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Archived Fishing Report

Bluegill/Shellcracker Time Arrives; Catfish on the Prowl

Written by Steve McCadams | Originally published 04/27/2016

Kentucky Lake’s fishing scene experienced a pretty good week weatherwise as April hit the home stretch and May knocks at the door. A thunderstorm or two and a little wind at times upset the applecart but temperatures and lake levels have been in the normal range.
    
Lake stages had actually been above normal the last week or two and climbed to summer pool ahead of schedule this spring. However, TVA dropped the reservoir a few inches the last few days as readings were 359 last weekend but fell to 358.5 at midweek.
    
That may not sound like much of a decline to some but to others it’s the difference in shoreline habitat having enough water on it to attract bass and bedding bluegill or shellcracker to bushes and grassbeds. Often time fish will pull back off the bank a bit due to falling lake levels.
    
Surface temperatures climbed into the 73 to 75 degree range this week and continue to rise, triggering the early phases of shellcracker and bluegill spawning phases. A few nice shellcracker, biologically known as red ear sunfish, were taken from shallow shorelines and buck bushes where submerged grass was present.
    
May is peak spawning time so anglers can expect action to improve weekly as more fish head to spawning territory and begin fanning beds.
    
The time for dusting off the light spinning tackle and cricket boxes is here!
    
A few crappie were still coming in from a variety of anglers who were trolling crankbaits out over deeper flats in the 12 to 13 foot depth range or long lining Road Runner style jigs in similar depth ranges. Fish were scattered but those type anglers were still landing a few.
    
Also accounting for a few crappie were vertical fishermen dangling jigs or jigs tipped with Berkley Power Bait or live minnows around deeper stakebeds and brushpiles. A few fish have been taken in 5 to 7 foot depths up Big Sandy around the Country Junction sector and in West Sandy.
    
Deeper depths in the Paris Landing area are producing most of the fish with low numbers coming from shallow areas. The 13-foot depth range has been the most productive in the Paris Landing sector.
    
Some anglers casting jigs caught a few fish the last week or so but shallow fish have been scattered as well.
    
Spider riggers accounted for some fish at times as they meandered over main lake flats and in the backs of bays attempting to locate some late spawning slabs. Establishing a clear pattern has been somewhat challenging for most all type anglers lately.
    
Most crappie fishermen have been somewhat dismayed these last few weeks as to when and where the peak of the spawning phases took place. Last weekend some decent size females that had not spawned were caught from 13 foot depth ranges, a scenario that was somewhat puzzling.
    
Water color has been quite clear in many areas. That may have influenced crappie to spawn a bit deeper lately.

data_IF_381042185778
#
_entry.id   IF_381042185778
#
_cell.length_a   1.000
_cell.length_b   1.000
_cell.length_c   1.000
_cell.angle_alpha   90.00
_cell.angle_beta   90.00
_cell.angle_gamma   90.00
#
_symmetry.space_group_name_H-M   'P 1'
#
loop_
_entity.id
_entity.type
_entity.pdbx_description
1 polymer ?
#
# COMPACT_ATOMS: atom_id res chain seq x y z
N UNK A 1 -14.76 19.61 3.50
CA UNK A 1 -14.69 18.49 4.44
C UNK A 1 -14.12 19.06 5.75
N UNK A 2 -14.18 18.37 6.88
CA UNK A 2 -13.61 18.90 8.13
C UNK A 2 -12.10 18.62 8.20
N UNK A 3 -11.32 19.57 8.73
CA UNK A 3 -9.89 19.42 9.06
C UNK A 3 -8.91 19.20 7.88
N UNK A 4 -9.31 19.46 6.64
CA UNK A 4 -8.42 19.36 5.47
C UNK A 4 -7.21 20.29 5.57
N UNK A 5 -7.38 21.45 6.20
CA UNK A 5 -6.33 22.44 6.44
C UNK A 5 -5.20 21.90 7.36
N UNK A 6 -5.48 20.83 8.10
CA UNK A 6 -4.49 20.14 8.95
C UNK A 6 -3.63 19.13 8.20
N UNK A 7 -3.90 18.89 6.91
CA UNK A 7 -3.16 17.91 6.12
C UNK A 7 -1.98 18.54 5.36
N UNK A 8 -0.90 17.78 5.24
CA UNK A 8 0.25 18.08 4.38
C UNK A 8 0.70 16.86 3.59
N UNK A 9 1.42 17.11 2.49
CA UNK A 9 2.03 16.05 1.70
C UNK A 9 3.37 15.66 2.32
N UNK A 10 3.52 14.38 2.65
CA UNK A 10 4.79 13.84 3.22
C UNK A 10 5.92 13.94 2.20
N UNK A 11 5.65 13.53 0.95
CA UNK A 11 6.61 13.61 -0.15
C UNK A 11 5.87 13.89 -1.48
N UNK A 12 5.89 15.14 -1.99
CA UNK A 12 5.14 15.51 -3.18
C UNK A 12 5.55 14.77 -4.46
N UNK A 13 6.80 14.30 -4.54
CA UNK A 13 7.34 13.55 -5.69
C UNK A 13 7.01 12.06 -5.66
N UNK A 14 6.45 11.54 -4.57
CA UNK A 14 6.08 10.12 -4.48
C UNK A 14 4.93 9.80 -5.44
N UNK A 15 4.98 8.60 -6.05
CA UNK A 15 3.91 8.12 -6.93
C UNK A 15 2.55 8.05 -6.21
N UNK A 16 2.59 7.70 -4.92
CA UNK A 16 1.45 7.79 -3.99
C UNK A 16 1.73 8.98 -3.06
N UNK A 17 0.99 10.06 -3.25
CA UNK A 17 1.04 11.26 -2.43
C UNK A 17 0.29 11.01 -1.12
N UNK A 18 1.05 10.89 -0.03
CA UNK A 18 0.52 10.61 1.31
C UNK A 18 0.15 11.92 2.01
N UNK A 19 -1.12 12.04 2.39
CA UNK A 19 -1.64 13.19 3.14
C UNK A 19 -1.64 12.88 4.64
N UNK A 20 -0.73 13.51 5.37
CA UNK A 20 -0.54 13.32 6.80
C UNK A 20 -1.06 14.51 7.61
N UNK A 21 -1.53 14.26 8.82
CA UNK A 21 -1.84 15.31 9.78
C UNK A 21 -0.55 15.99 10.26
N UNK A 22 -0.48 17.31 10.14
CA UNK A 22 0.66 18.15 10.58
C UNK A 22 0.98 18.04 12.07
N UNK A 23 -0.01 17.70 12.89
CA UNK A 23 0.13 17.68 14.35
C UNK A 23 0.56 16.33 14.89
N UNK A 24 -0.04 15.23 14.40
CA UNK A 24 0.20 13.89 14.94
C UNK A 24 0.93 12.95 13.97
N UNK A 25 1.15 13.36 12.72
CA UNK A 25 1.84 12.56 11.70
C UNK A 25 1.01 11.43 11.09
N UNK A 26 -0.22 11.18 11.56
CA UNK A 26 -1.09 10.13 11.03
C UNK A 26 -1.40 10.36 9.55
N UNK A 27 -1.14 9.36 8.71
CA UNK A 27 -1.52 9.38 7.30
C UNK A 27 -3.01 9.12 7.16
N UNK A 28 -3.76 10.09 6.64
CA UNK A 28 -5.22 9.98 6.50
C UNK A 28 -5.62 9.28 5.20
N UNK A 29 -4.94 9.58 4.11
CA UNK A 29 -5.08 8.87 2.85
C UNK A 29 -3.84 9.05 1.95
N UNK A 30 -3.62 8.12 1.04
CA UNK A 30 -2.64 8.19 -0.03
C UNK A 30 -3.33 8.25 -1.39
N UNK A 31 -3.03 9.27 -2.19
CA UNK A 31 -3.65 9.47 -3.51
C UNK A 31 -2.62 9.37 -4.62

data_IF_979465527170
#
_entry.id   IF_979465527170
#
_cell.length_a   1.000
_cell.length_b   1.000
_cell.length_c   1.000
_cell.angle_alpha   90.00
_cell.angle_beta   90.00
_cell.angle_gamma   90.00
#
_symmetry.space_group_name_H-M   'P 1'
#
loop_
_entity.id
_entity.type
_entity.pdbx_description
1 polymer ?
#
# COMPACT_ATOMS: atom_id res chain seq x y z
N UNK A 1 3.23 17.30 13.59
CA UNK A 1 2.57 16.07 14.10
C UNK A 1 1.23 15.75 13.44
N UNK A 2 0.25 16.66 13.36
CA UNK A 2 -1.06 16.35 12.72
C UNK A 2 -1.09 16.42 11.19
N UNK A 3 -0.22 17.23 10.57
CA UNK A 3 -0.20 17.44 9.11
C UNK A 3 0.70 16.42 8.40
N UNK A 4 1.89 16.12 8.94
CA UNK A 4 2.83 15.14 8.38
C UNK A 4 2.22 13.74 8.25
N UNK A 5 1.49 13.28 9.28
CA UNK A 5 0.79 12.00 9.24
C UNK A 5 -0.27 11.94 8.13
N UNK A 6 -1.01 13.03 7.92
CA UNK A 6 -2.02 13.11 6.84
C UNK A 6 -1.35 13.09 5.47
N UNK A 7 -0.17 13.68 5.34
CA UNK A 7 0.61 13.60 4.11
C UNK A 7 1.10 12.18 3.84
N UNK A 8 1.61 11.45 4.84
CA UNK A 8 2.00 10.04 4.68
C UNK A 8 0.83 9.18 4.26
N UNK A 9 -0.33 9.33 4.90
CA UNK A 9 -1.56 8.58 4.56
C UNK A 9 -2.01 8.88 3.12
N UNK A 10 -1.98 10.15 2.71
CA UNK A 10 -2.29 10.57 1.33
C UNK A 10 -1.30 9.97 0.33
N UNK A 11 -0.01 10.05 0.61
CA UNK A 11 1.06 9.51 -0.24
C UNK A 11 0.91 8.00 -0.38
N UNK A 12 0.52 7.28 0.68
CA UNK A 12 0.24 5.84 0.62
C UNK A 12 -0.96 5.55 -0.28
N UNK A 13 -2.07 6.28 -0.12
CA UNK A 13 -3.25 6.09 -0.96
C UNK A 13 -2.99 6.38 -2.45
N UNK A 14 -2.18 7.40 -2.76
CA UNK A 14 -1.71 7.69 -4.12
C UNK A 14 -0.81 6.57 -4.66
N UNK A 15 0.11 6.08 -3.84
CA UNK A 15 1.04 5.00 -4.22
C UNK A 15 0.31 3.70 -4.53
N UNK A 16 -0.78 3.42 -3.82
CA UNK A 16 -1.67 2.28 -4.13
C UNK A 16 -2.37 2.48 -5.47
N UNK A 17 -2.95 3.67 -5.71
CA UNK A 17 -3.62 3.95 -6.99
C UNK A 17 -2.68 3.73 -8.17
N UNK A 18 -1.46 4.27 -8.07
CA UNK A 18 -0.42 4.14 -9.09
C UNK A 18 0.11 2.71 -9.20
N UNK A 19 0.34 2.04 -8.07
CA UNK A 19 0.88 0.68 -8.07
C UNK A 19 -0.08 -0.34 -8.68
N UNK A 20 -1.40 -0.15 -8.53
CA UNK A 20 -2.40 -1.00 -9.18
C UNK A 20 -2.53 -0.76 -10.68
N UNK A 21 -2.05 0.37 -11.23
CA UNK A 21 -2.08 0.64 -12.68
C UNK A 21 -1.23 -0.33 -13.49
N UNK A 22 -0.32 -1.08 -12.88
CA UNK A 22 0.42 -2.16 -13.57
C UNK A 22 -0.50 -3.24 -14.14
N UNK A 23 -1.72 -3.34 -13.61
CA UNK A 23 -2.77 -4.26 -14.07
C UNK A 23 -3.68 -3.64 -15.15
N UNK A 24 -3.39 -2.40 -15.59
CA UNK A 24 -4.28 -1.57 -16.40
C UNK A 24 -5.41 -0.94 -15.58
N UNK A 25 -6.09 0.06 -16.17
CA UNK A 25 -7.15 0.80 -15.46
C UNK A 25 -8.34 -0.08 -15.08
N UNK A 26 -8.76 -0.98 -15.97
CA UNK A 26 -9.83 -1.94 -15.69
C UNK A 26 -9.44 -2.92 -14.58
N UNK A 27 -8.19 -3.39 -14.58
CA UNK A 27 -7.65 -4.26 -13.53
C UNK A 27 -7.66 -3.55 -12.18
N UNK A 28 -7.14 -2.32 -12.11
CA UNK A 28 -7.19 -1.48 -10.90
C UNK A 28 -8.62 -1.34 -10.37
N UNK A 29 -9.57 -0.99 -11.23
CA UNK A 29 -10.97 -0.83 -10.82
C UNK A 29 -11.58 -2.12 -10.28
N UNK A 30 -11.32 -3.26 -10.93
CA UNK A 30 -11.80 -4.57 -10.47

Several anglers report difficulty in finding decent numbers of spawning fish in their traditional shallow areas this spring. It has indeed been unusual as both the fish and the weather have been a bit different at times compared to patterns of yesteryear.
    
The lion’s share of crappie fishermen report below average numbers caught across the reservoir these last few weeks regardless of what technique used or location. There have been a few success stories but far below what Kentucky Lake normally produces.
    
Catfish are on the prowl and moving up to shallow rocky bluffs and banks this week. Several nice stringers have been taken around shorelines and rip-rap areas as the fish move up in preparation for spawning in those crevices.
    
Expect good catfish action these next two weeks all along Kentucky Lake’s rocky banks. Places like the old Danville railroad levee on the Tennessee River east of Big Sandy and the east side of the Ned McWherter Bridge at Paris Landing are other good spots to consider.
    
Bass fishermen had a slow down this week as a lot of anglers beating the banks were having a challenging time finding decent numbers of keeper size fish. A lot of fish are in their prespawn phases but some of the larger females may well have been on the bed lately and avoiding lures cast their way.
    
Some anglers continue to fish out away from shorelines and work secondary points and sandbars with Alabama rigs, crankbaits and jig and craw combos, swim baits and more but the bulk of bass anglers are hitting the shallow areas.
    
The shoreline cover has looked quite appealing lately with the abundance of yellow flowers exposed and submerged. Lake levels dropped a few inches this week and that likely diminished the shallow bite pattern a bit but it could resume in the days ahead if lake levels rebound.

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Cedar Waxwing
Photo by Teresa Gemeinhardt

The Cedar Waxwing is a beautiful bird that is common to The Land Between The Lakes region. You're likely to find them near fruiting trees and shrubs.